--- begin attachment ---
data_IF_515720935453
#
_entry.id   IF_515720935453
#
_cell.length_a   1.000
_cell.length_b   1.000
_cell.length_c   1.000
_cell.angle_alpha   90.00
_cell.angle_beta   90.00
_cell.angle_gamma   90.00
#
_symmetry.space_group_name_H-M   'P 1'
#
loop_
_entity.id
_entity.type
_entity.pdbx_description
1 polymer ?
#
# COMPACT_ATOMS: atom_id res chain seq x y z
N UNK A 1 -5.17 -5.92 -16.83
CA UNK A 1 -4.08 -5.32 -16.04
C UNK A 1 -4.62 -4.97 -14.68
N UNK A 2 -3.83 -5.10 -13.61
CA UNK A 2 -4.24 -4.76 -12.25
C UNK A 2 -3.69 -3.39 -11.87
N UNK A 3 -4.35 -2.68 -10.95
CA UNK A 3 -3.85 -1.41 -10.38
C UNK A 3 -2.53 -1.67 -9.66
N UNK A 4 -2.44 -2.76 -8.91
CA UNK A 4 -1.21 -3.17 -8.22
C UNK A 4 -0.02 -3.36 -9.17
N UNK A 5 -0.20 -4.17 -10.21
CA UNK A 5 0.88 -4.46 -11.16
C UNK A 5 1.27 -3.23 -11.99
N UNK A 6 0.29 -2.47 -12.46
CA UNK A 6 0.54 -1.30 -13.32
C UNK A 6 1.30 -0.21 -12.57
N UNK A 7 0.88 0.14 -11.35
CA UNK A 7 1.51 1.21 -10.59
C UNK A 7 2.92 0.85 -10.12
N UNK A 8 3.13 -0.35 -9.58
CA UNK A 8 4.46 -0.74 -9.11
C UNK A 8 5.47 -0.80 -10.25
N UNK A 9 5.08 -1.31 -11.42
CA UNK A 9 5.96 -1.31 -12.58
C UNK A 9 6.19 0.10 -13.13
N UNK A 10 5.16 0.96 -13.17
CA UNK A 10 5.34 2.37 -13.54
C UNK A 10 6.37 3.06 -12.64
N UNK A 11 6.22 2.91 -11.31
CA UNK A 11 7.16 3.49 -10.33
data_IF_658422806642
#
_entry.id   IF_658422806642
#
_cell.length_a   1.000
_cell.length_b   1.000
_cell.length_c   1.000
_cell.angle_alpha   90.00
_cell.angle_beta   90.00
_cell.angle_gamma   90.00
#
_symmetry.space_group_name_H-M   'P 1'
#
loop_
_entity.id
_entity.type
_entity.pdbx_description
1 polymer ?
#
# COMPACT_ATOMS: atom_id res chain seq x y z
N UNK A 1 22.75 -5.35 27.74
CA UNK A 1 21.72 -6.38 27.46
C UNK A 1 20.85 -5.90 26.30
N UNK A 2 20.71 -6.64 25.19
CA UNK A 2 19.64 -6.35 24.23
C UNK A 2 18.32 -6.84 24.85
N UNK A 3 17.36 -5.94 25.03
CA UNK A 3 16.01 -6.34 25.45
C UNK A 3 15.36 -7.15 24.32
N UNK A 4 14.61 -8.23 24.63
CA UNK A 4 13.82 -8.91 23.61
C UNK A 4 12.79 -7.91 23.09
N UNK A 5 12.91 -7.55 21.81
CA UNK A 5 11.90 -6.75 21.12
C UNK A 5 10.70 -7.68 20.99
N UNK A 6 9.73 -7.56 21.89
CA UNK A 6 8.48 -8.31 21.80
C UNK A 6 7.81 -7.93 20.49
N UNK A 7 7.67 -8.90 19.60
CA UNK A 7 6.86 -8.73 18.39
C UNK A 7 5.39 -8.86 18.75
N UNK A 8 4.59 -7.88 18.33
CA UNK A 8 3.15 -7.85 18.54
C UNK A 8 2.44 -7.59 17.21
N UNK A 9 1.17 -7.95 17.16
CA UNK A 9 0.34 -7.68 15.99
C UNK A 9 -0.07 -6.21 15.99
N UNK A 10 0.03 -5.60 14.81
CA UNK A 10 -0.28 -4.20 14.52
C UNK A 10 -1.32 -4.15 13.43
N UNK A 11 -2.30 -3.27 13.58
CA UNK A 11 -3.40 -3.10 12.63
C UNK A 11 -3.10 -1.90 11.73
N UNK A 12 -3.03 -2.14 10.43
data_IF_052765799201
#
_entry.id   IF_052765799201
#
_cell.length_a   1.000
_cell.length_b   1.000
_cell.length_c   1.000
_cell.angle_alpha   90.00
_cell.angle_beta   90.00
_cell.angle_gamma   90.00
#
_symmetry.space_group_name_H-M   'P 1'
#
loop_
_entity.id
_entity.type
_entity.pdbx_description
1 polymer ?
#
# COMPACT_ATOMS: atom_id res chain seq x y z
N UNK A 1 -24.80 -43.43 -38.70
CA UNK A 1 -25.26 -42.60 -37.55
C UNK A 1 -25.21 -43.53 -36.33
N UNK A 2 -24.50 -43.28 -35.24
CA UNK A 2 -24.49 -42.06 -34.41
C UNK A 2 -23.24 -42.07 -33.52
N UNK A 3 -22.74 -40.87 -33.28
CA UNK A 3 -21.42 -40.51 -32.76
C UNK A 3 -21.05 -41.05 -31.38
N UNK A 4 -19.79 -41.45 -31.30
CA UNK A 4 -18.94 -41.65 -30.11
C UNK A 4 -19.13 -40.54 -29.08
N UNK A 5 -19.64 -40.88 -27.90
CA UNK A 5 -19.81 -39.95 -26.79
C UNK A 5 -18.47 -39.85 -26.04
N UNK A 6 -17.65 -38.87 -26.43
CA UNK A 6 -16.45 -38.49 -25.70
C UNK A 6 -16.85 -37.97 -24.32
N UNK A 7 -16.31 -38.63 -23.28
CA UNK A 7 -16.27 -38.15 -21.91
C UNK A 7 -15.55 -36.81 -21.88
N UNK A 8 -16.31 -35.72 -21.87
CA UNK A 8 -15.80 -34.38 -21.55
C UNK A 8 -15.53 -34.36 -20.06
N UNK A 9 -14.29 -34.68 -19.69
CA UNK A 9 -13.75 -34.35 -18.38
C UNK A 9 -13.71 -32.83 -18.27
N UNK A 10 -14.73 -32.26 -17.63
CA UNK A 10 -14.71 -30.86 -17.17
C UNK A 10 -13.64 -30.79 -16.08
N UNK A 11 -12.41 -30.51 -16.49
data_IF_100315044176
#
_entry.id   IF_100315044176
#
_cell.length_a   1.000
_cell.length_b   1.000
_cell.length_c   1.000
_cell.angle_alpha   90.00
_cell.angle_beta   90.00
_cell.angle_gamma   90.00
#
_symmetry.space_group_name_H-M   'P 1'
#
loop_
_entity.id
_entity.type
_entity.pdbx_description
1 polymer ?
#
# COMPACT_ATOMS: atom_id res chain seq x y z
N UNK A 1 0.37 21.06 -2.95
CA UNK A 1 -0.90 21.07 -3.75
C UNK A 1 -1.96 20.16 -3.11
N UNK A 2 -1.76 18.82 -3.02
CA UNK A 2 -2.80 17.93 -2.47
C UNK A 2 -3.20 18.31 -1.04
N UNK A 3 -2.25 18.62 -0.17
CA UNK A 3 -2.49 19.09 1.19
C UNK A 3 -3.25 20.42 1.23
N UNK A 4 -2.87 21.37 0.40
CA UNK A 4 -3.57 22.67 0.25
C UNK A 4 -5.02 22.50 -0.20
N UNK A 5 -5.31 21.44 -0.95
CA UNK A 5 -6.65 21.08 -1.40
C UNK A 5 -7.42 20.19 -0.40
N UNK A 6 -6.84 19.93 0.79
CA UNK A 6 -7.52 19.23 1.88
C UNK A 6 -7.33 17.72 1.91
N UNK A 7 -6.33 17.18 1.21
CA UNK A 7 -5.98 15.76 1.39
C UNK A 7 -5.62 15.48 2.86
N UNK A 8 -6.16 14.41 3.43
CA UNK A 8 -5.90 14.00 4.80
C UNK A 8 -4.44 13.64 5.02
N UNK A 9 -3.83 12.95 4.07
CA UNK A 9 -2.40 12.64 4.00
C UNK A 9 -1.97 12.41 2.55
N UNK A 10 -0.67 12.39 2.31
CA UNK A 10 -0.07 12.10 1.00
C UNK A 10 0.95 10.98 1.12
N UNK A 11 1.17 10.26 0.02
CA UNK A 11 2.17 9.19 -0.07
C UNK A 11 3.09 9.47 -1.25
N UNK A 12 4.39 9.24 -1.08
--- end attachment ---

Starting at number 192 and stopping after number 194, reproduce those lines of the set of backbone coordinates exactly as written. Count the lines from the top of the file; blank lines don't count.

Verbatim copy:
C UNK A 5 -7.42 20.19 -0.40
N UNK A 6 -6.84 19.93 0.79
CA UNK A 6 -7.52 19.23 1.88